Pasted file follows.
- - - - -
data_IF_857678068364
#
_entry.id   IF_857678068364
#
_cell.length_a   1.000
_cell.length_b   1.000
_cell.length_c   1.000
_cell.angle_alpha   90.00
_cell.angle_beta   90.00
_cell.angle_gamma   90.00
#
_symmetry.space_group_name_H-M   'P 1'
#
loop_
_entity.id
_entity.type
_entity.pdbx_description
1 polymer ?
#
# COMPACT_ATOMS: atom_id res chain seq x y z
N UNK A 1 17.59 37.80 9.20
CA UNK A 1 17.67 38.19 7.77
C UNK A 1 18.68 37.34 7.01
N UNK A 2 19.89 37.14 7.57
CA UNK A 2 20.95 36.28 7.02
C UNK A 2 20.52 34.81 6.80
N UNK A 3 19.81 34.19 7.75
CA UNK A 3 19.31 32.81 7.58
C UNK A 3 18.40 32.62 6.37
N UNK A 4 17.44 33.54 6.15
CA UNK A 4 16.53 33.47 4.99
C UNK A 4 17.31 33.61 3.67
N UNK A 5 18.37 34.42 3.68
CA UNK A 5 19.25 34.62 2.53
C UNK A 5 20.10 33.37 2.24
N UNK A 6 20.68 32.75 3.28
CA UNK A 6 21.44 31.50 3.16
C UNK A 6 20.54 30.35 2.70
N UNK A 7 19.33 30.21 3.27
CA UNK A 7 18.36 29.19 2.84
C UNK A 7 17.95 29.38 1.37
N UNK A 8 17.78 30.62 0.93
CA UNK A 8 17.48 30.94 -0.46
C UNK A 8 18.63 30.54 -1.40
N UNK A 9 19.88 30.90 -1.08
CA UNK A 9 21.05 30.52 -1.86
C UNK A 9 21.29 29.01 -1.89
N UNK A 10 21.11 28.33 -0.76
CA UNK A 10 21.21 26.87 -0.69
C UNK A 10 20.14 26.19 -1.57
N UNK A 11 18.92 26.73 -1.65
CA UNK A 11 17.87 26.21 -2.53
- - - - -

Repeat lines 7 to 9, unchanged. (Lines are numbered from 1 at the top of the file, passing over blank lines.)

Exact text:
_cell.length_c   1.000
_cell.angle_alpha   90.00
_cell.angle_beta   90.00